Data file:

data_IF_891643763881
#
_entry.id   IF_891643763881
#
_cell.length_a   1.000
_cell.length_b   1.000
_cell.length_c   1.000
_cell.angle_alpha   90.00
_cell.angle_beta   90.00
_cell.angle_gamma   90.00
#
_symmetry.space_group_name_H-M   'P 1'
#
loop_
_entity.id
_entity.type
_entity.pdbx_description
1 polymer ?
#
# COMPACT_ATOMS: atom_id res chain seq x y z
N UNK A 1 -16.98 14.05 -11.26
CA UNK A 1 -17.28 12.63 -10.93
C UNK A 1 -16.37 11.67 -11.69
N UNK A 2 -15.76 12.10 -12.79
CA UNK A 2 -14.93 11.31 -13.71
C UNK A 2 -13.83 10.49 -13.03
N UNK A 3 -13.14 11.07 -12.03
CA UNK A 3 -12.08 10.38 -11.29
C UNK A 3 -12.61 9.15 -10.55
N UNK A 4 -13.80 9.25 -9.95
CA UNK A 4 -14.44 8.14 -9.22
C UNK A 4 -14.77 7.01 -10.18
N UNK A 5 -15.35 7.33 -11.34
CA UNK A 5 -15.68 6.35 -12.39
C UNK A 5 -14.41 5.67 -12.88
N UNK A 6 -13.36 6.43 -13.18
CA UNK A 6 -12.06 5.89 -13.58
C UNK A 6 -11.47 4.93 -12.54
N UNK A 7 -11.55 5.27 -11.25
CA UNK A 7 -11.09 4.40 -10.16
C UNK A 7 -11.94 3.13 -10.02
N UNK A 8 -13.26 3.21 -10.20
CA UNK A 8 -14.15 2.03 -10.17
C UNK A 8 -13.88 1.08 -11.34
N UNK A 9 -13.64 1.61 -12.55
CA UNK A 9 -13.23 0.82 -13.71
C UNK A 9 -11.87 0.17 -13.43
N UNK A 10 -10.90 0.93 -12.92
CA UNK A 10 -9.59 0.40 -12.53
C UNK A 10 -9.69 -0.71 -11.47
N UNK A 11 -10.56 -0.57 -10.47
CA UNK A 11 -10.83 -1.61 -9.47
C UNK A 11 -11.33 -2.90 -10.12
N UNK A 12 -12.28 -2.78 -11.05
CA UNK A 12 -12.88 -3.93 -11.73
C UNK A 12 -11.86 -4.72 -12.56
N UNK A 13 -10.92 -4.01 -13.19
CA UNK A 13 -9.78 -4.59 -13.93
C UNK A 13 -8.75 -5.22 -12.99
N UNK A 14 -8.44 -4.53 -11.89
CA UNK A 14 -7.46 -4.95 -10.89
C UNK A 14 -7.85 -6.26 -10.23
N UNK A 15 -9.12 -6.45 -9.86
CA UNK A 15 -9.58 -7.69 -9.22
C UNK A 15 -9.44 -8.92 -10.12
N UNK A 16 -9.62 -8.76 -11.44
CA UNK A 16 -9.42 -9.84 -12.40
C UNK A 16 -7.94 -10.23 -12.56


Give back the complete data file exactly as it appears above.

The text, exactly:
data_IF_891643763881
#
_entry.id   IF_891643763881
#
_cell.length_a   1.000
_cell.length_b   1.000
_cell.length_c   1.000
_cell.angle_alpha   90.00
_cell.angle_beta   90.00
_cell.angle_gamma   90.00
#
_symmetry.space_group_name_H-M   'P 1'
#
loop_
_entity.id
_entity.type
_entity.pdbx_description
1 polymer ?
#
# COMPACT_ATOMS: atom_id res chain seq x y z
N UNK A 1 -16.98 14.05 -11.26
CA UNK A 1 -17.28 12.63 -10.93
C UNK A 1 -16.37 11.67 -11.69
N UNK A 2 -15.76 12.10 -12.79
CA UNK A 2 -14.93 11.31 -13.71
C UNK A 2 -13.83 10.49 -13.03
N UNK A 3 -13.14 11.07 -12.03
CA UNK A 3 -12.08 10.38 -11.29
C UNK A 3 -12.61 9.15 -10.55
N UNK A 4 -13.80 9.25 -9.95
CA UNK A 4 -14.44 8.14 -9.22
C UNK A 4 -14.77 7.01 -10.18
N UNK A 5 -15.35 7.33 -11.34
CA UNK A 5 -15.68 6.35 -12.39
C UNK A 5 -14.41 5.67 -12.88
N UNK A 6 -13.36 6.43 -13.18
CA UNK A 6 -12.06 5.89 -13.58
C UNK A 6 -11.47 4.93 -12.54
N UNK A 7 -11.55 5.27 -11.25
CA UNK A 7 -11.09 4.40 -10.16
C UNK A 7 -11.94 3.13 -10.02
N UNK A 8 -13.26 3.21 -10.20
CA UNK A 8 -14.15 2.03 -10.17
C UNK A 8 -13.88 1.08 -11.34
N UNK A 9 -13.64 1.61 -12.55
CA UNK A 9 -13.23 0.82 -13.71
C UNK A 9 -11.87 0.17 -13.43
N UNK A 10 -10.90 0.93 -12.92
CA UNK A 10 -9.59 0.40 -12.53
C UNK A 10 -9.69 -0.71 -11.47
N UNK A 11 -10.56 -0.57 -10.47
CA UNK A 11 -10.83 -1.61 -9.47
C UNK A 11 -11.33 -2.90 -10.12
N UNK A 12 -12.28 -2.78 -11.05
CA UNK A 12 -12.88 -3.93 -11.73
C UNK A 12 -11.86 -4.72 -12.56
N UNK A 13 -10.92 -4.01 -13.19
CA UNK A 13 -9.78 -4.59 -13.93
C UNK A 13 -8.75 -5.22 -12.99
N UNK A 14 -8.44 -4.53 -11.89
CA UNK A 14 -7.46 -4.95 -10.89
C UNK A 14 -7.85 -6.26 -10.23
N UNK A 15 -9.12 -6.45 -9.86
CA UNK A 15 -9.58 -7.69 -9.22
C UNK A 15 -9.44 -8.92 -10.12
N UNK A 16 -9.62 -8.76 -11.44
CA UNK A 16 -9.42 -9.84 -12.40
C UNK A 16 -7.94 -10.23 -12.56